a hospital with no knowledge of
how he arrived there.
The appeal court upheld Gar-
ry's assertion that there was a
p r e j u d i c i a l error in the trial
judge's failure to instruct the jury
that unconsciousness could be a
complete defense to a charge of
criminal homicide.
Newton is currently serving a
two to 15 yeas prison sentence in
the California Men's Colony at
San Luis Obispo, and twice has
been denied parole.

-Associated Press
Maring the clean sweep
Smarting from criticism that they have become an undesirable element in the French Quarter,
New Orleans self-styled hippies sweep the sidewalks and gutters of littered Bourbon street yester-
day to show that "we give a damn about the French Quarter." More than 30 volunteers joined the
effort, quickly suported by city goveirnment officials who provided heavy duty brooms, plastic trash
bags and a pickup truck. "If they would come down here the day after Mardi Gras it would really
help," admitted Sanitation Supt. John West.
PUBLIC HOUSING:
Controversy resu-mes

Nixon
planI
from
WASHINGTON (N - Presi-
dent Nixon last night told the
nation t h a t "all our major
military objectives" in Cam-
bodia have been achieved and
that 50,000 American fighting
men will be withdrawn from
South Vietnam by Oct. 15.
He said in an address prepared
for live television-radio delivery
from his oval office that with-
drawals have been resumed, and
also disclosed that more than half
the 31,000 American troops who
entered Cambodia "have already
returned to Vietnam."
ThePresident added that a 11
others - including air support,
logistics and advisory personnel-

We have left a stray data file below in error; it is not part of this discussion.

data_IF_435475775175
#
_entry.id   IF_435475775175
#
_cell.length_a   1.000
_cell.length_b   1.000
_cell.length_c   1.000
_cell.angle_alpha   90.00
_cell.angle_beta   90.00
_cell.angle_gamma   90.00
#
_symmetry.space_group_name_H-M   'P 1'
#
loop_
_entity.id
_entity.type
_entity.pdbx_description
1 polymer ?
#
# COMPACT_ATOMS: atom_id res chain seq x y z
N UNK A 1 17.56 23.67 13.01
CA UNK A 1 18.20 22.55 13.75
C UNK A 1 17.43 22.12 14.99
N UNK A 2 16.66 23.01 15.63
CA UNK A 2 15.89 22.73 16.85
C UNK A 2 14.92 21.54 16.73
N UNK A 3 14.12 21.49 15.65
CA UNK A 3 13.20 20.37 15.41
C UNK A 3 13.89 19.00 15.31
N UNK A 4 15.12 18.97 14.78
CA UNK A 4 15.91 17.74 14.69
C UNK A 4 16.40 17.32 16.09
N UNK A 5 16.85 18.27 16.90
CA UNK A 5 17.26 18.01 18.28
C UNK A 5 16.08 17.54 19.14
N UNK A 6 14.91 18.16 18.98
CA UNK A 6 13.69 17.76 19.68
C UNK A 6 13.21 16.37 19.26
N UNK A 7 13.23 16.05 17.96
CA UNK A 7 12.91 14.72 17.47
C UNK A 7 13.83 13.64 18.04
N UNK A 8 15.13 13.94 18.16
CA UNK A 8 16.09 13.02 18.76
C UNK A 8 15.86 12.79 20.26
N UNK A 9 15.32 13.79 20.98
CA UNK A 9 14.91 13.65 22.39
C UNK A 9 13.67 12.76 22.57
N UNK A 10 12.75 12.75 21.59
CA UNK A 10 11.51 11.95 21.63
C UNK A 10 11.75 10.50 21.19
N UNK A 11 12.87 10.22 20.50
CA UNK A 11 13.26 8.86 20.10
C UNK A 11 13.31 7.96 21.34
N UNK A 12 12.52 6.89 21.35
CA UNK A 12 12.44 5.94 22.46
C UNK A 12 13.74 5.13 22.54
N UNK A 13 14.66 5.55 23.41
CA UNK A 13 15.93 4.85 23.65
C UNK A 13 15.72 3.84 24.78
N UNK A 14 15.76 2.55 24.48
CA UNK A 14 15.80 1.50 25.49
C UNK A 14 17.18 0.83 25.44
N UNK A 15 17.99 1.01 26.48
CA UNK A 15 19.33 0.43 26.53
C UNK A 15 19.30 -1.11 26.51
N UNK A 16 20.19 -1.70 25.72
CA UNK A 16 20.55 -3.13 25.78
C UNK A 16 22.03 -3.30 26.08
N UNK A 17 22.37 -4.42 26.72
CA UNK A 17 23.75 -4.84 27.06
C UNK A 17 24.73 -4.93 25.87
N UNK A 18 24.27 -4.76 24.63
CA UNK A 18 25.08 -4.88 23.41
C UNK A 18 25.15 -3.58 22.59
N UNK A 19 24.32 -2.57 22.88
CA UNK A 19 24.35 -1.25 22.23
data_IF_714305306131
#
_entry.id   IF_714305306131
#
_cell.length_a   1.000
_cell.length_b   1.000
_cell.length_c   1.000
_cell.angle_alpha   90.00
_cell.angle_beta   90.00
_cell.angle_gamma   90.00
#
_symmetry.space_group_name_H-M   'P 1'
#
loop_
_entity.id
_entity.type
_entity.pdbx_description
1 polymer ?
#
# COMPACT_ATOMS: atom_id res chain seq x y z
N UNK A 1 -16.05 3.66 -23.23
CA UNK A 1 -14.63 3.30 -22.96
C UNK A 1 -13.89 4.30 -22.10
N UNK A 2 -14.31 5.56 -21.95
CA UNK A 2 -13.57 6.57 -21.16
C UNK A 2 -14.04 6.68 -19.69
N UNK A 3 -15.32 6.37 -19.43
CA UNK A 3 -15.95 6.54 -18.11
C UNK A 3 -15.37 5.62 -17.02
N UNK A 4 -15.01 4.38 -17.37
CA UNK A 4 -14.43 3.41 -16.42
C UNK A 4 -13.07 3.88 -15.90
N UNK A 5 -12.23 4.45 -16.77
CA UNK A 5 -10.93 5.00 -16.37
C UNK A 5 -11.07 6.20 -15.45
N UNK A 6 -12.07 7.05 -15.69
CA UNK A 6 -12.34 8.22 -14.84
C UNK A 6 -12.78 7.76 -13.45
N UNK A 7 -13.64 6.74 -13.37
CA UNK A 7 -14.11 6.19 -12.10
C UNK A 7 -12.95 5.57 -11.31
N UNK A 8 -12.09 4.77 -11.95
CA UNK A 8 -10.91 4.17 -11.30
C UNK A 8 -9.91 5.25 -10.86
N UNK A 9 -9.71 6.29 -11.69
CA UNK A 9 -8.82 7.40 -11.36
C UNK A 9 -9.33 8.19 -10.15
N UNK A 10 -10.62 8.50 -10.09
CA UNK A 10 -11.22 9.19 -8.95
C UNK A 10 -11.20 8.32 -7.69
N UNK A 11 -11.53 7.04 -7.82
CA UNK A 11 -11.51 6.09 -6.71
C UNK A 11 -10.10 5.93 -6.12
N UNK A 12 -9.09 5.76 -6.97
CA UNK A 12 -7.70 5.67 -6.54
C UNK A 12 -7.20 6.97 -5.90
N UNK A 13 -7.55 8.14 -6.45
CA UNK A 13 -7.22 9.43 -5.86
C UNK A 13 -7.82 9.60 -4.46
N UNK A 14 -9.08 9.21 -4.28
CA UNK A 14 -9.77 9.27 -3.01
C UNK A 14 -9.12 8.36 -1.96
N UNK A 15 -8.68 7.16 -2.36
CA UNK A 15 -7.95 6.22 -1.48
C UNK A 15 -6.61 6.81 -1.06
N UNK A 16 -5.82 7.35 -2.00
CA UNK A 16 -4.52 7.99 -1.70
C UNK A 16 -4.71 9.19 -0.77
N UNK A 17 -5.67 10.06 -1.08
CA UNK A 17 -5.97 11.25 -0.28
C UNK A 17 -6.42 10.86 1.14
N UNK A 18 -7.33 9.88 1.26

will be out by the June 30 dead-
line he fixed a month ago and
that now "we can say with con-
fidence that we will keep o u r
timetable for troop withdrawals."
Nixon also acknowledged that
his decision to intervene in Cam-
bodia had precipitated an "un-
precedented barage of criticism"s
on the home-front and voiced an
appeal for solid support for his
policies:
"We have a program for peace
- and the greater the support the
administration receives in its ef-
forts, the greater the opportunity
to win that just peace we all de-
sire.
"As long as the war goes on,"
Nixon said, "we can expect set-
backs and reversals. But, follow-
ing the success of this effort, we
can say with confidence that we
will keep our timetable for troop
withdrawals."
OnApril 20, ten daysrbefore he
ordered American forces i nt o
Cambodia, the President had an-
nounced that an additional 150,-
000 American troops w o u d be
brought home from the war zone
within a year.
Nixon said that "as a result of
the success of the Cambodian op-
erations," Secretary of Defense
Melvin R. L a i r d "has resumed
withdrawal of American troops
from Vietnam" and will pull out
50,000 of the year-long objective
by Oct. 15.
The President said:
"To the North Vietnamese to-
night I say again the door to a
negotiated peace remains wide
open. Every offer we have made
at the conference table, publicly
or privately I herewith reaffirm.
We are ready to negotiate, when-
ever theyeare ready to negotiate.
( "However," he warned, "if their
answer to our troop withdrawal
program, and to our offer to ne-
gotiate, is to increase their attacks
in a way that jeopardizes the
safety of our remaining forces in
Vietnam, I shall, as my action five
weeks ago demonstrated, take
strong and effective measures to
deal with that situation."
While promising the pullout of
50,000 Americans by Oct. 15, Nixon
still left himself considerable lee-
way for maneuver. Were the entire
150,000 men to be withdrawn at a
steady rate over the one-year per-
iod he fixed on April 20, total
withdrawals by Oct. 15 would
have approached 75,000.
The chief executive dealt also

with home-front dissension ignited
by his decision to commit Ameri-
can forces in Cambodia but in-
sisted, "Our differences are over
the best means to achieve a just
peace."
"When I first announced the
decision on Cambodia," Nixon
added, "it was subjected to an
See NIXON, Page 3

Cambodia

;o

withdraw

confirms

-Associated Press
The President after his speech

over
By HARVARD VALLA
Controversy over the pl
low income housing units
of the city's "silk stocking'
borhoods was renewed yi
as a group of homeown
nounced plans to provide a
number of private apartm